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Date posted: March 02, 2013
By MIFTAH

The death of prisoner Arafat Jaradat on February 24 under torture by Israelís infamous Shin Bet interrogators sparked a wave of anger and protest across the West Bank and Gaza.

Thousands of Palestinians attended the Saíeer nativeís funeral on February 25 who was had been arrested from his home just six days prior to his death. Autopsy findings showed Jaradat had broken ribs, bruises on his head and body and swollen hands and wrists, apparently from the handcuffs. His lawyer reported that when he saw Jaradat in court Ė the only time he saw his client Ė he was exhausted and complained of severe pains in his back. Nevertheless he was returned to interrogation and died two days later in the Megiddo Prison.

On February 27, Richard Falk, UN special rapporteur for human rights in the occupied Palestinian territories also expressed concern over Jaradatís death.

"The death of a prisoner during interrogation is always a cause for concern, but in this case, when Israel has shown a pattern and practice of prisoner abuse, the need for outside, credible investigation is more urgent than ever," Falk said in a statement. ďIn light of Dr Aloul's findings that there was no evidence of heart disease or damage, and that there were signs of torture on Jaradat's body, an independent international investigation should be launched," Falk said.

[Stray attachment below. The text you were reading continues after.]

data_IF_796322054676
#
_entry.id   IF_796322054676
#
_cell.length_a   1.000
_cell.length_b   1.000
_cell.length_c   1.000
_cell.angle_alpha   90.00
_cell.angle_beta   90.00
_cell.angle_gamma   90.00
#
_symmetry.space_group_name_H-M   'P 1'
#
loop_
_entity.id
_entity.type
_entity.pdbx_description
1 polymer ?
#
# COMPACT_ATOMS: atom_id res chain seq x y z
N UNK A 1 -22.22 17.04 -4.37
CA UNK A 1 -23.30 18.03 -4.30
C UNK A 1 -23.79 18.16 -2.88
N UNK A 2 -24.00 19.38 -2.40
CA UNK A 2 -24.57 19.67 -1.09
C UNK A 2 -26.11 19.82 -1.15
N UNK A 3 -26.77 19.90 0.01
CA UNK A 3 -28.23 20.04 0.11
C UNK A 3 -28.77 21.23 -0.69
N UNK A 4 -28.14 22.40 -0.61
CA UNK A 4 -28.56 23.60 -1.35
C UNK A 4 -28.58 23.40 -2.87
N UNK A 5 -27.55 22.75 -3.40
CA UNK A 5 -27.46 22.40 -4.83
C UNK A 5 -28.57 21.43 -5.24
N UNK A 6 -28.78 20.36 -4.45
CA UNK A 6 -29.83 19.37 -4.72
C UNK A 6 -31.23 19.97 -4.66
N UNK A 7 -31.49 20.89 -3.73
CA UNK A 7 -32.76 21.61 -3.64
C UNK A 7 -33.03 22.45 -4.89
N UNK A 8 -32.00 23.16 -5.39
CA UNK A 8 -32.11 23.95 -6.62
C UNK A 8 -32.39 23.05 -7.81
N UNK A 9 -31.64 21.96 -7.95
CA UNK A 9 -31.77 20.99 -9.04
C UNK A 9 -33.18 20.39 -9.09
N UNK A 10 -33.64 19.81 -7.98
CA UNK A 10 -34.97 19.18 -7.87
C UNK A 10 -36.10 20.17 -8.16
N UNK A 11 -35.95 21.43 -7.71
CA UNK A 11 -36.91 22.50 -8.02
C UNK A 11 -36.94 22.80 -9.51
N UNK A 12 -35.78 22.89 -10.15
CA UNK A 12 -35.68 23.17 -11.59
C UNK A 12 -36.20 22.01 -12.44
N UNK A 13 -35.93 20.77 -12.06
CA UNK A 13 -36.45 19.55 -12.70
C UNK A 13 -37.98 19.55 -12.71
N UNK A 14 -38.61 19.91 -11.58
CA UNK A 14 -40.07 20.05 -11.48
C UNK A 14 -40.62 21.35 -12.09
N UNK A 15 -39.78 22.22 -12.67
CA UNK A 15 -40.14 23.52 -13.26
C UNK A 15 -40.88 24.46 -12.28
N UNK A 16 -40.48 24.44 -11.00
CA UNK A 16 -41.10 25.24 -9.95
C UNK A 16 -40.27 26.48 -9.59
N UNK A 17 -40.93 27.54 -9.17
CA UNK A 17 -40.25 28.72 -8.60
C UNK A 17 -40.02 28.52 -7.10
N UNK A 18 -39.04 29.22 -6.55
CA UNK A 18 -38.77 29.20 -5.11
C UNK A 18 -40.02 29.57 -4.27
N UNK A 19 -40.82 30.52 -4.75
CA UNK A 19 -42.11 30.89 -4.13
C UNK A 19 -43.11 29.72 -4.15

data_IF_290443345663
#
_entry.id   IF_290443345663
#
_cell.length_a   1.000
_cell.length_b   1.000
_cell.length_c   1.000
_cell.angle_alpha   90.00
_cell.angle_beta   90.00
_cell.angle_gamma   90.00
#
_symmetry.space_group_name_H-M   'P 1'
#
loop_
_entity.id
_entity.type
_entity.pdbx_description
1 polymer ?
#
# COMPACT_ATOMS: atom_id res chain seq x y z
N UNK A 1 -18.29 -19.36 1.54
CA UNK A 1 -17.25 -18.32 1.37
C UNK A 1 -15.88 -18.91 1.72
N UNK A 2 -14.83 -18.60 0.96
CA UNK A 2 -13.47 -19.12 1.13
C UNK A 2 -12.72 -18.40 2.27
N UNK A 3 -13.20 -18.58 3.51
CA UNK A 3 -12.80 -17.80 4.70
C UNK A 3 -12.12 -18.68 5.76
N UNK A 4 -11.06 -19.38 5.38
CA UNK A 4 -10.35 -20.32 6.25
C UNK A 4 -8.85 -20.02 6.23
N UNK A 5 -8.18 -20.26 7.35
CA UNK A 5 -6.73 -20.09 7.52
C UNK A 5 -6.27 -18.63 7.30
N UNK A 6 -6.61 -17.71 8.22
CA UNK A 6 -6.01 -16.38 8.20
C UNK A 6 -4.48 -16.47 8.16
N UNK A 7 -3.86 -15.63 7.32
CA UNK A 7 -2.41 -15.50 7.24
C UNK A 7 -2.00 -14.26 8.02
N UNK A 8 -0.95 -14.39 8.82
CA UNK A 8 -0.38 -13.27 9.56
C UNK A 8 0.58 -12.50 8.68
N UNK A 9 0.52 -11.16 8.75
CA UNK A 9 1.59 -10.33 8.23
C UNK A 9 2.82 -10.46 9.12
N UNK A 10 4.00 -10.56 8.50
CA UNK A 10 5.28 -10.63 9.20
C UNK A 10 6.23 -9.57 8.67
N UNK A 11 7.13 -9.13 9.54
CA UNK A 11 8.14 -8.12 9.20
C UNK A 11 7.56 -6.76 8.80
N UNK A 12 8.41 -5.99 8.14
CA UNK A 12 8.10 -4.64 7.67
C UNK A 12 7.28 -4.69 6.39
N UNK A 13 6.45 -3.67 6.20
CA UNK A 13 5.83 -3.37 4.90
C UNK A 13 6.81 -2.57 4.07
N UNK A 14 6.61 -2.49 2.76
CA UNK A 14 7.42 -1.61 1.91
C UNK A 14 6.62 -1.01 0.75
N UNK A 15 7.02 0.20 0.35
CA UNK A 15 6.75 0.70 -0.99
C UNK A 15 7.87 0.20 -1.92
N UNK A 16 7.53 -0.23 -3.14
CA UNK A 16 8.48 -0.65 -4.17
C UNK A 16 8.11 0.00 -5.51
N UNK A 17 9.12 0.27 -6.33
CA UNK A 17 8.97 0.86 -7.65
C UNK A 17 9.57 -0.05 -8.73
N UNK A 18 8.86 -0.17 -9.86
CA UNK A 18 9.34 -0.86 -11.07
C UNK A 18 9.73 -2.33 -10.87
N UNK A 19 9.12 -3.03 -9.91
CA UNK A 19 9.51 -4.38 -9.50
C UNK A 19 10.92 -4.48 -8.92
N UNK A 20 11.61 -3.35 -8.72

Israel has said it would grant the PAís request for an independent physician to participate in the investigation into Jaradatís death.

On the same day of Jaradatís funeral, several Palestinians were injured, some seriously. In Bethlehem, during clashes with Israeli troops near the Rachelís Tomb checkpoint, two teens were seriously injured by live ammunition. One was hit in the head while the other in the back and leg.

On March 1, hundreds of Palestinians rallied after Friday prayers to protest Jaradatís death, and to show solidarity with hunger-striking Palestinian prisoners. In Bilin Palestinians marched after prayers in commemoration of the eighth anniversary of the popular resistance movement which started in the village against the separation wall.

Among the protesters was Prime Minister Salam Fayyad along with other officials and faction leaders. Fayyad along with hundreds others suffered tear gas inhalation and four Palestinian men were hit by high-velocity tear gas canisters. Furthermore, Mahmoud Audah, 20, was shot in the head with live fire during clashes at the Qalandia checkpoint. He was transferred to hospital in critical condition.

March 1 also saw the so-called Jerusalem Marathon, an annual Israeli endeavor to bring in internationals and Israelis to run through east and west Jerusalem in a show of solidarity with Israelís sovereignty over the city.

Israeli police stopped a counter Palestinian ďmarathon, set to be launched from Lifta, a destroyed Palestinian village on which the Israeli settlement French Hill is now built. Senior Fatah official Dimitri Diliani said Palestinian participants in the marathon handed Israelis a formal paper written in English explaining what this marathon really means for Jerusalem.